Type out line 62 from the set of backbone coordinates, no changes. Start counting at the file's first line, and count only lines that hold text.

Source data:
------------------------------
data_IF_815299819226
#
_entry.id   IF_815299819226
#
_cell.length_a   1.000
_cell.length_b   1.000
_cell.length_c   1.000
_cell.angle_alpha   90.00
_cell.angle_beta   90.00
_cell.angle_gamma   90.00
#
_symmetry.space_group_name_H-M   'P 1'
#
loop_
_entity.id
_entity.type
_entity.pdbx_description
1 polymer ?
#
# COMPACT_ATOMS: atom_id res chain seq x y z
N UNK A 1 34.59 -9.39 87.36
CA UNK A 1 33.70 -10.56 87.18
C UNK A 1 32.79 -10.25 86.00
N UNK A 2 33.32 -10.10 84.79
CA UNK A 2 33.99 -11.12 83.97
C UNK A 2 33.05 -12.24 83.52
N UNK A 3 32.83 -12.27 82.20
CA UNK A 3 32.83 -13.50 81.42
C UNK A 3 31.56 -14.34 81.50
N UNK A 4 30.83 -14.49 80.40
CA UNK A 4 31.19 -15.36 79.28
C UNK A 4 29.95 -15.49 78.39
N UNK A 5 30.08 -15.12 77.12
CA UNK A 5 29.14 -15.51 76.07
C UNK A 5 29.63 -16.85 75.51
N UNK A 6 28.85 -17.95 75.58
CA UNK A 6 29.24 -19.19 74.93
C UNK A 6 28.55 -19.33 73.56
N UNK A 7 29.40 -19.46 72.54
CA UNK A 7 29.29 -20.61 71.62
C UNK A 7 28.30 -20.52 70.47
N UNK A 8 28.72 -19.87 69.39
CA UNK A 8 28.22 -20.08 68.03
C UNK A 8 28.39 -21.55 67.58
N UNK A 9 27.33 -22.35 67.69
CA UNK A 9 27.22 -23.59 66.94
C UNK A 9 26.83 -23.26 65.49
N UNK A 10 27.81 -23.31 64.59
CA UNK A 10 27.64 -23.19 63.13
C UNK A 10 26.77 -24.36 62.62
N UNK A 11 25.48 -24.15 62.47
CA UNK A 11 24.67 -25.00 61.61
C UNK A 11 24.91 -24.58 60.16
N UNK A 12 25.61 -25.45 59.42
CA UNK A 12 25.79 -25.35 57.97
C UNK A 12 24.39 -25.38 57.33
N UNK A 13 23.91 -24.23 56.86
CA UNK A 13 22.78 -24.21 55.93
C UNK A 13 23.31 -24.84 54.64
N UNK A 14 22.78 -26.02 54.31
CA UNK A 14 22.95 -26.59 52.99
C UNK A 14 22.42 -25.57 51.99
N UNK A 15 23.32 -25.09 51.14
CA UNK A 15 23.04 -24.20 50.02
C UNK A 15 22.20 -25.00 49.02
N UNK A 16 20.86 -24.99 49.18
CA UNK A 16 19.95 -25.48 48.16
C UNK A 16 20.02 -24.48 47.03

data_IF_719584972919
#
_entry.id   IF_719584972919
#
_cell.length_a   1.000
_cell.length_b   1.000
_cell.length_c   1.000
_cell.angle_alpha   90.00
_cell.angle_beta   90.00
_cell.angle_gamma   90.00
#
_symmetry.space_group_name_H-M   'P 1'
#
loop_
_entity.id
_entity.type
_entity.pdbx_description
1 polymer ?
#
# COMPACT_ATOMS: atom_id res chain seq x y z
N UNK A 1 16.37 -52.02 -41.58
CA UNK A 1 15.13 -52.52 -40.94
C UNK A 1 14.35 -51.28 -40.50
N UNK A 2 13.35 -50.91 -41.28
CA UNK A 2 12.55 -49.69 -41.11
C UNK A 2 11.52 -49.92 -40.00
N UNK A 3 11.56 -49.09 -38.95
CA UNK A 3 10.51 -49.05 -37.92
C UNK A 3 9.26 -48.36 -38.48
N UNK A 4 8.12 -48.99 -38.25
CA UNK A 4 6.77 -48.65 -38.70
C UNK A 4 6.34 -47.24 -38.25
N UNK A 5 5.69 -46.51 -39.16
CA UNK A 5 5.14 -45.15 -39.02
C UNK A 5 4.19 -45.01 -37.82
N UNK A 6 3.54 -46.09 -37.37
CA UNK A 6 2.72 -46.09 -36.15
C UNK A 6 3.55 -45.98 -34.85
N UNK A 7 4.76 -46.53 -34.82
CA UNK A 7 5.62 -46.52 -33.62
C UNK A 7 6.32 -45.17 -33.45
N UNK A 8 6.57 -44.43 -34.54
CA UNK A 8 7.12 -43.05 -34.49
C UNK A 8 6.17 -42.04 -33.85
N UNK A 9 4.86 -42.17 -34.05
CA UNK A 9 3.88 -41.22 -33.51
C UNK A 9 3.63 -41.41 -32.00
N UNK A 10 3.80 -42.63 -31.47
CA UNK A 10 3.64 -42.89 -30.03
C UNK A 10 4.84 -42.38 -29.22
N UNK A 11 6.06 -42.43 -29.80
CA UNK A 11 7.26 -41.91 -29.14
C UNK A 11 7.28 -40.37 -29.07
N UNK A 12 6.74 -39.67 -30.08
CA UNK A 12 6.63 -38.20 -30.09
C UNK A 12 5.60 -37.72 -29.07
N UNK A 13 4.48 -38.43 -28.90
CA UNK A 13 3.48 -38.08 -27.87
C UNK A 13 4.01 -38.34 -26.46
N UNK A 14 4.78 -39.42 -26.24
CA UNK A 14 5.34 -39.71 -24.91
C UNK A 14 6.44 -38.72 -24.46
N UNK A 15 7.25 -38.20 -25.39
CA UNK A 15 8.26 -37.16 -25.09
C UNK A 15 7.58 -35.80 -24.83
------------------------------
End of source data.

C UNK A 14 22.42 -25.57 51.99